July 18, 2024

NYC Council to vote on POST, plans civilian oversight of police surveillance


Council Speaker Corey Johnson and Council Member Vanessa Gibson, Chair of the subcommittee on Capital Budget, have announced that the New York City would vote on the Public Oversight of Surveillance Technology Act on June 18.

The bill would require the New York Police Department to make public, information on its surveillance technology tools and to come up with policies on its uses of those tools.

The bill would similarly require the NYPD to provide an annual oversight on the use of surveillance technology to make sure NYPD’s comply with those policies.

The legislation over the bill was born out of concerns raised by civil rights and civil liberties groups over the lack of oversight of the NYPD’s use of surveillance tools on the public.

Feedback from the groups revealed that despite the fact that NYPD can access cell site simulators to capture cell phone information, facial recognition technology, license plate readers and X-ray vans, there has not been sufficient public information on how it manages its collection of private information, and that there is no ways the public could know other surveillance tools the NYPD uses.

The bill also includes other police reform bills such as one that makes use of chokeholds a crime for the police, the one that requires the NYPD to use disciplinary matrix and the other that prohibits hiding badge numbers by the police officers.

Speaking about the significance of the bill, Corey Johnson, Council Speaker said, “New Yorkers deserve to know the type of surveillance that the NYPD uses and its impacts on communities.

“Thanks to the POST Act, the department will finally begin disclosing information that has long been kept from the public. I want to thank my friend and colleague Council Member Vanessa Gibson for her leadership and commitment on this police reform bill.”

Vanessa L. Gibson, Chair of the Subcommittee on Capital Budget, said that the decision to move forward with a vote on the bill was a tremendous win for all members who have put in their efforts to make sure that the bill is passed.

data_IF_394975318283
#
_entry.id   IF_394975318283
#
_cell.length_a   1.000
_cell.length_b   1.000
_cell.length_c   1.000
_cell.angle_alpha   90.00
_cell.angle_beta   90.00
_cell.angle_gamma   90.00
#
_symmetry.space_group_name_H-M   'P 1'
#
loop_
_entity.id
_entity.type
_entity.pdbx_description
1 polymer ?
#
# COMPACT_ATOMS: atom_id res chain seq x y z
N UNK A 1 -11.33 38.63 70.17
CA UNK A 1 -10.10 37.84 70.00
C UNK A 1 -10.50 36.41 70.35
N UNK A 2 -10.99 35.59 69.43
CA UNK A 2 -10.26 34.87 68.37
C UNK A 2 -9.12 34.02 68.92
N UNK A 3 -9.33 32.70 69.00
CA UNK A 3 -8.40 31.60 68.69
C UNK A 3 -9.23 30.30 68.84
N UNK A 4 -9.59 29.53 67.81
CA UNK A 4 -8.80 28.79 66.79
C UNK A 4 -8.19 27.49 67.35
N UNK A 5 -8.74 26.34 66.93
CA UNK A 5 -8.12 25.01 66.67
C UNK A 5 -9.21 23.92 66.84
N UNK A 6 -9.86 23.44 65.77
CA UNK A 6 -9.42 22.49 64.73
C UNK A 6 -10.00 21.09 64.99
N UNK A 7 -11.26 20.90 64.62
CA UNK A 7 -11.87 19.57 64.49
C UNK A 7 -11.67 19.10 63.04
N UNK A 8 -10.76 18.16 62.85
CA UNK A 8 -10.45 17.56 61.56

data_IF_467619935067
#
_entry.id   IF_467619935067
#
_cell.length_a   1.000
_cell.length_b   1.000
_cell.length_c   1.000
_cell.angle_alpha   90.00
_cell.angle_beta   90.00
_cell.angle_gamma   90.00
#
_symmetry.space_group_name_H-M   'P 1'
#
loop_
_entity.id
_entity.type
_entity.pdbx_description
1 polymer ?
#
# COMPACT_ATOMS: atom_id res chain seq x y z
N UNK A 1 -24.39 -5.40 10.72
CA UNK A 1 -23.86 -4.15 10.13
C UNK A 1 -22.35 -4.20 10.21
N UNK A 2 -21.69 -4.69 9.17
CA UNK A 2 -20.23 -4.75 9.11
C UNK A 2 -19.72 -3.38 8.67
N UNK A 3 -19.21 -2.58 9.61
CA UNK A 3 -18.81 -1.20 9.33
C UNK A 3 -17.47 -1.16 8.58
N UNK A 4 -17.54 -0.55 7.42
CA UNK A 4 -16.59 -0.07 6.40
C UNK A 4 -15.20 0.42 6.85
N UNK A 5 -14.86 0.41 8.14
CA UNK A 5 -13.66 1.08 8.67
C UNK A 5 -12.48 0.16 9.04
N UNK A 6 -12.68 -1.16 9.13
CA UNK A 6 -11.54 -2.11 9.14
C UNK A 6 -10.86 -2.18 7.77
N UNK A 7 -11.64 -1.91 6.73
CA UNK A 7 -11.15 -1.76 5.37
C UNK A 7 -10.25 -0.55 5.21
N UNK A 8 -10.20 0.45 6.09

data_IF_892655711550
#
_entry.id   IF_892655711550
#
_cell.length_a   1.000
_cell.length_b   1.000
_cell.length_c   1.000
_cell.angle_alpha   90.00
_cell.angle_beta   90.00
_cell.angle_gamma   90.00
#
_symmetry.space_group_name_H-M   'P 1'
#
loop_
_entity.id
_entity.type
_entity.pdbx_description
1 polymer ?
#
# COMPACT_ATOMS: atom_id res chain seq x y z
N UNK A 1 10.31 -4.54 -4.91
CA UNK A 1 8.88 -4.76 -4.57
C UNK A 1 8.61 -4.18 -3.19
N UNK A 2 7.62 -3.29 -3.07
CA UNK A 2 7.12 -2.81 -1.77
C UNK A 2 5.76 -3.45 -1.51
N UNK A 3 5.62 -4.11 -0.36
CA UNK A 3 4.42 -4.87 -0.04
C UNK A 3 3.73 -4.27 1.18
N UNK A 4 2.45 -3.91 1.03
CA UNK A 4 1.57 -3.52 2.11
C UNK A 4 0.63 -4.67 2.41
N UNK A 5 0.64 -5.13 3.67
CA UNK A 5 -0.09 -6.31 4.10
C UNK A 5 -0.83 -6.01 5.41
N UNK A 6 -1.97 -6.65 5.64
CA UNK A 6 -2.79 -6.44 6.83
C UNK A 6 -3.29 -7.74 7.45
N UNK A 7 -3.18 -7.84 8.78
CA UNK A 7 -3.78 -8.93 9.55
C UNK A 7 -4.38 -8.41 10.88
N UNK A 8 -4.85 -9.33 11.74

“New York City will join several cities across the country that require their police department to disclose their use of surveillance technology to ensure oversight and transparency.

“Residents are demanding more from law enforcement and their elected officials to protect the civil rights of all New Yorkers, specifically Black and Brown communities, and I believe this bill is a step in the right direction towards ensuring accountability,” said Gibson.

Speaking about the need to protect civil liberties in New York, Donovan Richards, Chair of the Committee on Public Safety, said there was a huge need for the state to adapt to the vast growing technology to safeguard and protect New Yorkers.

“In 2020, technology is developing faster than ever before and we need to be able to adapt just as quickly to ensure that there are regulations and safeguards to protect our civil liberties.

“I am proud to pass the POST Act knowing that while Big Brother is watching us, we are watching Big Brother,” he said.

Albert Fox Cahn, Surveillance Technology Oversight Project Executive Director expressed appreciation to City Council Members who supported the legislation that seeks NYPD reform.

“We’re grateful to Vanessa Gibson for sponsoring this vital legislation and to the overwhelming majority of City Council Members who stand with us in fighting for NYPD reform, said Cahn.

“Today, NYPD surveillance often is no better than digitized stop-and-frisk. These programs are biased, broken, and deeply damaging to a democratic society.

“At a time when more than a dozen cities have enacted surveillance reforms that are far stronger than the POST Act, the NYPD can’t give one good reason to oppose this modest transparency reform,” he added.

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